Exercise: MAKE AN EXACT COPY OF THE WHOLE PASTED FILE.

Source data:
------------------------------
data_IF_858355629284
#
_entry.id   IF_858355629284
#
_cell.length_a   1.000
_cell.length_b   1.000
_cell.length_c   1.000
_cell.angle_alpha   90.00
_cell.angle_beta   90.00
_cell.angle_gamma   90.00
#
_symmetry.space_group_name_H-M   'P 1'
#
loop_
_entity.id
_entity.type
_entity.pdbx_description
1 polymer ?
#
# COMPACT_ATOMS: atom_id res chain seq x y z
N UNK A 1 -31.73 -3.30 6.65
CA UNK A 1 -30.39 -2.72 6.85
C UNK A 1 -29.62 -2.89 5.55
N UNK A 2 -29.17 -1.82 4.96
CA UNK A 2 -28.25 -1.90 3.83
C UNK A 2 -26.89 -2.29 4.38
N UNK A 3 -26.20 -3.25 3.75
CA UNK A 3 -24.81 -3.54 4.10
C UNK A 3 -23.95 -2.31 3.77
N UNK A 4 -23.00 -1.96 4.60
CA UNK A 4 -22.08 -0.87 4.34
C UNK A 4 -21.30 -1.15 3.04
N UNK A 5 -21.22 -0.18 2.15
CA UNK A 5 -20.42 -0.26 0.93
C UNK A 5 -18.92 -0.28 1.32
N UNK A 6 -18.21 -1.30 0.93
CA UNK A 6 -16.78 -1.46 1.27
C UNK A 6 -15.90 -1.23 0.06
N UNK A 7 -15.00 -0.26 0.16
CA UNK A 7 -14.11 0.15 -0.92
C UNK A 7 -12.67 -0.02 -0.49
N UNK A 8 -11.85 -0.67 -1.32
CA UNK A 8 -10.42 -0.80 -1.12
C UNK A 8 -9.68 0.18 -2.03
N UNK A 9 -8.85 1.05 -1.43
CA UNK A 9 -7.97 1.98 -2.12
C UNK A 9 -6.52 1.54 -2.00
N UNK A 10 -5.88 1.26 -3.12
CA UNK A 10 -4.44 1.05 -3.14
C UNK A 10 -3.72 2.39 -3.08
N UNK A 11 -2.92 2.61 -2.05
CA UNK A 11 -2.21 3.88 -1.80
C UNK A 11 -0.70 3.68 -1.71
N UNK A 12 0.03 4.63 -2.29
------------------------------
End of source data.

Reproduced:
data_IF_858355629284
#
_entry.id   IF_858355629284
#
_cell.length_a   1.000
_cell.length_b   1.000
_cell.length_c   1.000
_cell.angle_alpha   90.00
_cell.angle_beta   90.00
_cell.angle_gamma   90.00
#
_symmetry.space_group_name_H-M   'P 1'
#
loop_
_entity.id
_entity.type
_entity.pdbx_description
1 polymer ?
#
# COMPACT_ATOMS: atom_id res chain seq x y z
N UNK A 1 -31.73 -3.30 6.65
CA UNK A 1 -30.39 -2.72 6.85
C UNK A 1 -29.62 -2.89 5.55
N UNK A 2 -29.17 -1.82 4.96
CA UNK A 2 -28.25 -1.90 3.83
C UNK A 2 -26.89 -2.29 4.38
N UNK A 3 -26.20 -3.25 3.75
CA UNK A 3 -24.81 -3.54 4.10
C UNK A 3 -23.95 -2.31 3.77
N UNK A 4 -23.00 -1.96 4.60
CA UNK A 4 -22.08 -0.87 4.34
C UNK A 4 -21.30 -1.15 3.04
N UNK A 5 -21.22 -0.18 2.15
CA UNK A 5 -20.42 -0.26 0.93
C UNK A 5 -18.92 -0.28 1.32
N UNK A 6 -18.21 -1.30 0.93
CA UNK A 6 -16.78 -1.46 1.27
C UNK A 6 -15.90 -1.23 0.06
N UNK A 7 -15.00 -0.26 0.16
CA UNK A 7 -14.11 0.15 -0.92
C UNK A 7 -12.67 -0.02 -0.49
N UNK A 8 -11.85 -0.67 -1.32
CA UNK A 8 -10.42 -0.80 -1.12
C UNK A 8 -9.68 0.18 -2.03
N UNK A 9 -8.85 1.05 -1.43
CA UNK A 9 -7.97 1.98 -2.12
C UNK A 9 -6.52 1.54 -2.00
N UNK A 10 -5.88 1.26 -3.12
CA UNK A 10 -4.44 1.05 -3.14
C UNK A 10 -3.72 2.39 -3.08
N UNK A 11 -2.92 2.61 -2.05
CA UNK A 11 -2.21 3.88 -1.80
C UNK A 11 -0.70 3.68 -1.71
N UNK A 12 0.03 4.63 -2.29